Keturah Leitch Taylor Harris
Covington Journal, October 28, 1871, page 2
"Blessed are the dead which died in the Lord"
Mrs. Keturah Leitch Harris, wife of the late Major H T Harris and eldest daughter of the late General James Taylor, died at her residence in the city of Newport on Friday October 20, 1871.
She was born the twin sister of her brother, Colonel James Taylor, on her father's estate Bellevue, now within the limits of the city, on the 9th day of August 1802. If in death to be deplored by young and old of all classes of the society of which we move is a virtuous aspiration of the living, it should be the ambition of all to afford such an example as now crowns the life of this much loved and venerable lady. Her deed of praise is now recorded from every lip. The rich and the poor, the high and the low, pay equal homage at her shrine. Her immediate family and friends now realize the loss of that firm and ever ready support, and he poor, especially in their sorest distress will miss that benevolent heart and ever dispensing hand.
Born in the earliest period of Western Civilization, Mrs. Harris, in all the varied phases of her life, was a true model of feminine courage, self-reliance, endurance and that matter of fact absolute character instilled by the hardy honest pioneers who came out from Virginia out to settle Kentucky and the great West. No more real character ever lived than she. They was no guile in her nature. She was true to the God who made her. No change of fortune or fashion or modes of life could ever affect the ostentations, sterling integrity which adorned her character and was manifest in all the acts of her life.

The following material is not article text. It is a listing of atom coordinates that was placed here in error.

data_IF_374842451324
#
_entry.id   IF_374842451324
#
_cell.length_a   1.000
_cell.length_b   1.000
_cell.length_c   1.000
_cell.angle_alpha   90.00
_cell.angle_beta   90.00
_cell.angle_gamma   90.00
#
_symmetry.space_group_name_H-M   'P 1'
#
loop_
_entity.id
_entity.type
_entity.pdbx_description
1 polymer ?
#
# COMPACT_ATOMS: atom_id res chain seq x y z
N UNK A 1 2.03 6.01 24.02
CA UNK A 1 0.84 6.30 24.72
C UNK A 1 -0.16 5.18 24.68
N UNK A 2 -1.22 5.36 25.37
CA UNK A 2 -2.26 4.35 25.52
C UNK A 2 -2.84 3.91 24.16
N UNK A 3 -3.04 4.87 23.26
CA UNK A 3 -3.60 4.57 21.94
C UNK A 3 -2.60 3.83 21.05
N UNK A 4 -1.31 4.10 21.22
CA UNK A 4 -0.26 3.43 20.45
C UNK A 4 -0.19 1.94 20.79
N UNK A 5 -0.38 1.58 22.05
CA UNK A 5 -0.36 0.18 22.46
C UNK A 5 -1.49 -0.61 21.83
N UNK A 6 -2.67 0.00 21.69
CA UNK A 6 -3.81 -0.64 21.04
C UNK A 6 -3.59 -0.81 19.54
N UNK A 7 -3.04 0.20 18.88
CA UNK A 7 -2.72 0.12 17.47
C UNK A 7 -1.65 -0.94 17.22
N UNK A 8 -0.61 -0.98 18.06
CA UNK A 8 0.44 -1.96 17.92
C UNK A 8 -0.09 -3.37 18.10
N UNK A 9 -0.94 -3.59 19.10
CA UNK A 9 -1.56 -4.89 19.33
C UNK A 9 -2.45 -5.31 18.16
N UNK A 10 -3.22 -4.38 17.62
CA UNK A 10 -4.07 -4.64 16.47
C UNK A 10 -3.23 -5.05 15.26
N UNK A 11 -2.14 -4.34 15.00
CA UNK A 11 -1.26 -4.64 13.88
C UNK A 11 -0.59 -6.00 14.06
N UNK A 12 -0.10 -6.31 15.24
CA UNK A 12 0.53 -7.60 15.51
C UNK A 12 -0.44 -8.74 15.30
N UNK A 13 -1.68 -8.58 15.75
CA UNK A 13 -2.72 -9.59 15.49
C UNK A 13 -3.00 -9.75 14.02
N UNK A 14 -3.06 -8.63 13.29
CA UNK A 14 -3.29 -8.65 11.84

Of naturally of a pious disposition, early in life she unified herself with the Baptist Church and has ever since been one of its most zealous and steadfast members. Christian faith seems to have been the pervading passion of her life. It amounted to an enthusiasm with which all who knew her are familiar. Her Christianity, too was of the broadest philanthropy. Although a devoted supporter of her own church, she aided all and there was seldom an offering for the benefit of other churches in which she was not one of the largest contributors.
She was the dispenser of true benevolence, the
fast and ever lasting friend of the poor; and this was the chief beauty and
glory of her life. New evidence of this new Christian virtue, not that she is
but one day dead, are springing into life and to the knowledge of her family, of
which she never spoke and they knew not before. The hand that doeth secret alms
is the purest offering to God.
Keturah Leitch Taylor Harris Headstone in Evergreen Cemetery